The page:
The book’s chapter titles—titles like Things with Cheese, There’s Always Room for Pie (and Tarts) and My Sweet Tooth and Me—further reflect Clark’s down-home approach. She opens each one with a memory before moving on to recipes and more stories for each one. The chapter My Mother’s Sandwich Theory of Life, for instance, describes her mother’s premise: “Good sandwiches are like interesting people, unpredictable and filled with surprises,” writes Clark, “Each bite should be a little different; otherwise it gets boring. It’s like a conversation. If you can anticipate the next sentence, why bother? If you know exactly what the next bite of a sandwich will taste like, why eat it?”So true, don't you think?

Clark moves on to her favorite sandwich recipes, opening each with her own recollections. The recipe for pan bagnat, a traditional tuna and vegetable sandwich hailing from Nice, France, is prefaced by a tale of her family’s yearly trek to France for the summer where they essentially ate their way around the country. (Not what was happening in my family, I can tell you, where the Jersey shore was the annual option, not exactly a place known for its culinary wonders.) When her mother made this flattened sandwich, she relied on Clark or her sister to sit on the well-wrapped sandwich to mash it down to just the right consistency of olive oil and vinegar mixing. Today, Clark relies on a filled kettle placed on top of a baking pan to achieve the flatness she desires, but I just loved picturing a squirming little girl schmooshing a sandwich.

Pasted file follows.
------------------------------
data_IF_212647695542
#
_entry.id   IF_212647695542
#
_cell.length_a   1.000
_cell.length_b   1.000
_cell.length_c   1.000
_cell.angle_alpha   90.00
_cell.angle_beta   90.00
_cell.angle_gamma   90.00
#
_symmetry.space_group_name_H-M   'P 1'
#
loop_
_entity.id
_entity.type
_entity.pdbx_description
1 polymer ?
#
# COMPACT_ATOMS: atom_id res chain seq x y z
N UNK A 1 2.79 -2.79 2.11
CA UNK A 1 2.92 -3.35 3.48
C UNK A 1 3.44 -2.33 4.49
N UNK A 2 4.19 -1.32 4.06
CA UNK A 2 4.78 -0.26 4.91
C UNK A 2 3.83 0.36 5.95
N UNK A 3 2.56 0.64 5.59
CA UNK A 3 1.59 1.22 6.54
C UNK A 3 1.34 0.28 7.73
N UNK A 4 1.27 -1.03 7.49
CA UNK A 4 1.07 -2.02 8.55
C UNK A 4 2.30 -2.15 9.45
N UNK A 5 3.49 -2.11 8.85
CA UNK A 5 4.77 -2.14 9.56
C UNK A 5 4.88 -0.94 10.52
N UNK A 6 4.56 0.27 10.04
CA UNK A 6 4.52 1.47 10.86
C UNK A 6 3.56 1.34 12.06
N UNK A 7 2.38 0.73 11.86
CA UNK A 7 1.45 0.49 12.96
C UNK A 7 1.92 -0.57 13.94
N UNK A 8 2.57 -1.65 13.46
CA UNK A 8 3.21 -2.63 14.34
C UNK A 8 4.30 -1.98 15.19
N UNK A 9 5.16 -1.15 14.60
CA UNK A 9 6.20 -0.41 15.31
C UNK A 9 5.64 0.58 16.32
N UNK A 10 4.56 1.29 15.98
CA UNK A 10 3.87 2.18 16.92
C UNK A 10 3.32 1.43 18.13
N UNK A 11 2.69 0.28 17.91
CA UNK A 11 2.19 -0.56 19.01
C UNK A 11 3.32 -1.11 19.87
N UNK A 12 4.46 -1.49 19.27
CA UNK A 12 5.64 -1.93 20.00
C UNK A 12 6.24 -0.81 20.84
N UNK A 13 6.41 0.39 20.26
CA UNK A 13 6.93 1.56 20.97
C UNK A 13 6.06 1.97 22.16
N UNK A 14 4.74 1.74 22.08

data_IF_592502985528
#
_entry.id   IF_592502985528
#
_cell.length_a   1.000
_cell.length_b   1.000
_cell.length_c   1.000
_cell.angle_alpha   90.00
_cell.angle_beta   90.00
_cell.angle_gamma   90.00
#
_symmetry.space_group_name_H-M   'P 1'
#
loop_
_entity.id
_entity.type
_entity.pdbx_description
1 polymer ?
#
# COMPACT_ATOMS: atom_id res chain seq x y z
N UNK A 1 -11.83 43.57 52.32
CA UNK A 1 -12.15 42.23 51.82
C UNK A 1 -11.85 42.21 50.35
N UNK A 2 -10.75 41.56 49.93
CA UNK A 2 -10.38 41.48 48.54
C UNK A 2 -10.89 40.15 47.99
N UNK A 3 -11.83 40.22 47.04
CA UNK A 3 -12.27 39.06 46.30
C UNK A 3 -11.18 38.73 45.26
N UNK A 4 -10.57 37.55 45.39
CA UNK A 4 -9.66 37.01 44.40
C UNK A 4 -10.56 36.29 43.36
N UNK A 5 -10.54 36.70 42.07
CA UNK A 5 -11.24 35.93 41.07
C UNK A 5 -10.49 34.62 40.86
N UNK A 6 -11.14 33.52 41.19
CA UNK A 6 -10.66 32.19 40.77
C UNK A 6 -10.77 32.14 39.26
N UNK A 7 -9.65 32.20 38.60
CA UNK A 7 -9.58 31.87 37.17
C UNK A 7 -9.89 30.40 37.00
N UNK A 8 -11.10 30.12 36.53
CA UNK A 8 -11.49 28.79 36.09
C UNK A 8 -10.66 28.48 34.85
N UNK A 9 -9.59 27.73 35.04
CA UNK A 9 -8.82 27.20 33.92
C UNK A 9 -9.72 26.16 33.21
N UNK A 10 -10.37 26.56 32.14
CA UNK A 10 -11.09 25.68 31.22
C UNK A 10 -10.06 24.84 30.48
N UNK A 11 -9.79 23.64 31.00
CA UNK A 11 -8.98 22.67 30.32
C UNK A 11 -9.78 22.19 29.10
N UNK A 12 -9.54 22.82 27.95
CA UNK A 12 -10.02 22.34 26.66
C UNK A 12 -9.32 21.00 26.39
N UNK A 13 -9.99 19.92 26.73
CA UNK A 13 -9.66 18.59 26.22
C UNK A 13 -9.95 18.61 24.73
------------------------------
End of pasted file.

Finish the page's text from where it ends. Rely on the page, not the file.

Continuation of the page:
Switching a kettle for a butt is no biggie for Clark because she is the consummate relaxed cook. No capers for that soft-shell crab sandwich? No problem. Use the jar of caperberries sitting in the fridge instead. I love that about her and her cooking.

By the time I was done with In the Kitchen, I felt as if Clark is a friend, someone I could easily chat with at a party or over a meal. Oh, and I also had a 150 tasty recipes to try.

Now, dear readers, here's the good news! You, too, can have this fabulous cookbook. Just leave a comment below and we'll be picking a reader at random on Friday to have a copy mailed to them. It's Free! Free! Free!

In the Kitchen with a Good Appetite, 150 Recipes & Stories About the Food You Love, by Melissa Clark, Hyperion Books, 444 pages, $27.50.

Monday, March 7, 2011

Hot Wing Chicken Salad...Or, Unfathomable Failure

Rachel here.

The other night John made hot wings. Deeeelicious as they were, he made enough for an army larger than two and so we found ourselves not with a few leftover, but a ton. While we both have a thing for hot wings (this may be the secret to our successful partnership), this leftovers thing was a new problem.